“Jobs are and should be at the heart of the U.S. conversation and the Chinese conversation,” says Jake Schmidt, international climate policy director for the environmental non-profit Natural Resources Defense Council, NRDC, about the reshaping of the climate change debate. “We’re at a central point in the discussion about what those jobs are. The main focus is on how do you do it, and how do you do it right.”
Cleantech Group’s Marcus points says that the dialogue is shifting from the abstract shift idea of making money from carbon trading to innovative ideas with tangible, physical results.
“New technology and business model breakthroughs encourage creative destruction, usher in new industries and create new jobs in new industries,” he says.
Schmidt warns that both the U.S. government and some key corporate citizens need to get moving. “We are losing our competitive advantage on this,” he says. “We want to unleash American ingenuity.”
He sees Obama’s recent discussions with China and the Asia Pacific Economic Cooperation, APEC, “a clear signal that we want to finalize a legally binding agreement.”
The Copenhagen conference won’t yield a big deal. “It’s not going to get done this year," says Schmidt. "World leaders will finalize [an agreement] in the next year, and they can finalize it in months, not years.”
Others, like Letourneau , say now or later, that is still the wrong approach; with today’s economic realities and a better understanding of carbon emissions production, a new worldwide Kyoto-like agreement really isn’t workable in individual countries.
“It doesn’t reflect the resource base of different countries,” he says, pointing out that national or regional multilateral approaches may achieve a carbon reduction goal more effectively.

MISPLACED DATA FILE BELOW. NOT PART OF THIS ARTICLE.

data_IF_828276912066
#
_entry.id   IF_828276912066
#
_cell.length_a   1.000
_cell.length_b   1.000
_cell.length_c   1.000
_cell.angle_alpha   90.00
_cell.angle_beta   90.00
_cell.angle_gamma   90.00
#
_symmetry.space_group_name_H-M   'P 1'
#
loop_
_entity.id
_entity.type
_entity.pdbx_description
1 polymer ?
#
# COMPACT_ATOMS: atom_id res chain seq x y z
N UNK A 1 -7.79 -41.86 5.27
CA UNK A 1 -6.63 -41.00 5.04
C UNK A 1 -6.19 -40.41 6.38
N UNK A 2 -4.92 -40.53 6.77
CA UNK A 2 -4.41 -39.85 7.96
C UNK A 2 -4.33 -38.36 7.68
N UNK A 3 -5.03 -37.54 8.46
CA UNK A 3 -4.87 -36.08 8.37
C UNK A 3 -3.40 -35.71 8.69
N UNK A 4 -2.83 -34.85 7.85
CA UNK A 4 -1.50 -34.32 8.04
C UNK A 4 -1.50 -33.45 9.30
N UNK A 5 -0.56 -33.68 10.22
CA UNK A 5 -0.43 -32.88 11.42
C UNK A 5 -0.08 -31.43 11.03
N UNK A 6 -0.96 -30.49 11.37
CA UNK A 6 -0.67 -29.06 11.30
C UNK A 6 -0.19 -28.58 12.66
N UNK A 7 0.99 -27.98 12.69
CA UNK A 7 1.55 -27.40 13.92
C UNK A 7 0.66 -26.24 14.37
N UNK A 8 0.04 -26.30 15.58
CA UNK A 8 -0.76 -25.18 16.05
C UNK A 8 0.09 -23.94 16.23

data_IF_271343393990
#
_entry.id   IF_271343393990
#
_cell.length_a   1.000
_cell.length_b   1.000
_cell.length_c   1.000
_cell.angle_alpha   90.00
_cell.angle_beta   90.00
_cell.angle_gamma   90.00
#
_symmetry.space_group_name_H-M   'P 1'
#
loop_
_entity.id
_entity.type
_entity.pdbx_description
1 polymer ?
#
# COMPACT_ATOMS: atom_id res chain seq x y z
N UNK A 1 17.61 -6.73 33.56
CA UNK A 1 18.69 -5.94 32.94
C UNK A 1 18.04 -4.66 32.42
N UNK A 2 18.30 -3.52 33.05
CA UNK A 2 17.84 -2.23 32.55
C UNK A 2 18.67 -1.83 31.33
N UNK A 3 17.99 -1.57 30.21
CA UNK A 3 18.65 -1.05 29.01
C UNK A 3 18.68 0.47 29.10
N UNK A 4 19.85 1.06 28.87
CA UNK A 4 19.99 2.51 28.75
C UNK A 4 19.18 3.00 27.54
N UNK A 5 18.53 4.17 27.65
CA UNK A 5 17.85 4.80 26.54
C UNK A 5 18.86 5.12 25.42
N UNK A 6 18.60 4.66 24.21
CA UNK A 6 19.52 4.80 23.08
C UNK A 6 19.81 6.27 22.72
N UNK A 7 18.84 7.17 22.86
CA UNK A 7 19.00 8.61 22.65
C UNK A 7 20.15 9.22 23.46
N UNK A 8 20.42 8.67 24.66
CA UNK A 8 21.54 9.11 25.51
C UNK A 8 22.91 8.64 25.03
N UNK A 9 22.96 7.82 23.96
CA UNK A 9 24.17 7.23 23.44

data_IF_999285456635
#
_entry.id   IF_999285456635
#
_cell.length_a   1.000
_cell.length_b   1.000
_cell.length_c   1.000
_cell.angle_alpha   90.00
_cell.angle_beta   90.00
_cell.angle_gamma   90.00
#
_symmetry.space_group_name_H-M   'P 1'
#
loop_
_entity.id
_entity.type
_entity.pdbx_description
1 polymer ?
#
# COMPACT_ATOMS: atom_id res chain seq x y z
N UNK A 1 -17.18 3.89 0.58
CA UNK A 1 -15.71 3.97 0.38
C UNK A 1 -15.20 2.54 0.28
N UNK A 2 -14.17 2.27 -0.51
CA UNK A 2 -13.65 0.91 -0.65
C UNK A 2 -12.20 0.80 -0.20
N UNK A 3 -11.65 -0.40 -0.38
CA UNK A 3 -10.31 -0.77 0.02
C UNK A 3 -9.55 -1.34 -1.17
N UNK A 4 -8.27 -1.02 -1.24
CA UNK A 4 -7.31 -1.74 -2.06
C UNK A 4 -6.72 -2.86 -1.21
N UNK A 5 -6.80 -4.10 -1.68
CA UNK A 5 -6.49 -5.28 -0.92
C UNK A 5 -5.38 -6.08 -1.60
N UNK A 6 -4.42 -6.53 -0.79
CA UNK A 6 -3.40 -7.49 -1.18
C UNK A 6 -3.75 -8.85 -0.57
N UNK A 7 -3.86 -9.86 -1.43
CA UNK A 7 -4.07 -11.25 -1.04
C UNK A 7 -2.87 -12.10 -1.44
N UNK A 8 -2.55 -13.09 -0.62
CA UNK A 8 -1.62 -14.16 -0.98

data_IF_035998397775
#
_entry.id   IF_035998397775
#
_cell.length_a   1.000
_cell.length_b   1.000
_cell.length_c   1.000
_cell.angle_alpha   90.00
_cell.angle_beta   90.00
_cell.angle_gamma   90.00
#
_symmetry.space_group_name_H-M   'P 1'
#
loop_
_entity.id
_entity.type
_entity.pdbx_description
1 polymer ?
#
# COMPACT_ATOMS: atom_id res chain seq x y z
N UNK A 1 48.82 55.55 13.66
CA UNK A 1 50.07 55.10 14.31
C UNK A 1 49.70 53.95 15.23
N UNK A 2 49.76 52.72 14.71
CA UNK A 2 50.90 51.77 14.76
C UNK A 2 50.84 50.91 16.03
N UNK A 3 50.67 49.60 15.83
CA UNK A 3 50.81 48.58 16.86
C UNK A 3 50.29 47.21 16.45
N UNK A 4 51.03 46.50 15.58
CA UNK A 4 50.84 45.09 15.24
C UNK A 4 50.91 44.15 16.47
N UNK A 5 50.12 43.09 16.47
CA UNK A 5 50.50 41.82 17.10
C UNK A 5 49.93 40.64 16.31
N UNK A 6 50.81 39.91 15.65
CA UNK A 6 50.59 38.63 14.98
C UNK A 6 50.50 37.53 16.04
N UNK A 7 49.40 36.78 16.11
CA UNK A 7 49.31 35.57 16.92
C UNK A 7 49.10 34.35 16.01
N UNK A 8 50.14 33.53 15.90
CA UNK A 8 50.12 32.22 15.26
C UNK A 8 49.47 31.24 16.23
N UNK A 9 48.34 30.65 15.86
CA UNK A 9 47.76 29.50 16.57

Instead, the Chamber of Commerce is pushing for regional agreements. He added that reduced COP15 expectations are “a sign that the bottom-up approach is winning the day.”
Though there are diminished expectations for Copenhagen, the US-China agreements appear to come at a good time for climate change advocates in Congress and the White House.
Washington will soon turn to tackling climate change policy now that the debate over health care is waning. Both the House’s Markey-Waxman bill and the Senate’s Boxer-Kerry bill call for hard emissions reductions targets and clean energy development.
What's more, the Environmental Protection Agency, EPA, is waiting in the wings to regulate carbon if direction isn’t forthcoming from Capitol Hill, even though EPA administrator Lisa Jackson prefers legislators set policy.
“The threat of regulation has been hanging over the process,” says Letourneau, who said his group also prefers Congress take the lead.
“It will take a long time to implement [regulation], and there will be legal action holding it up.” he explains.
The NRDC’s Schmidt agrees that “the best route is the legislation route” and he expects a carbon emissions policy of some kind to be ratified by Congress by mid-2010.
“We’ve come a long way. Are we done? No," says Schmidt.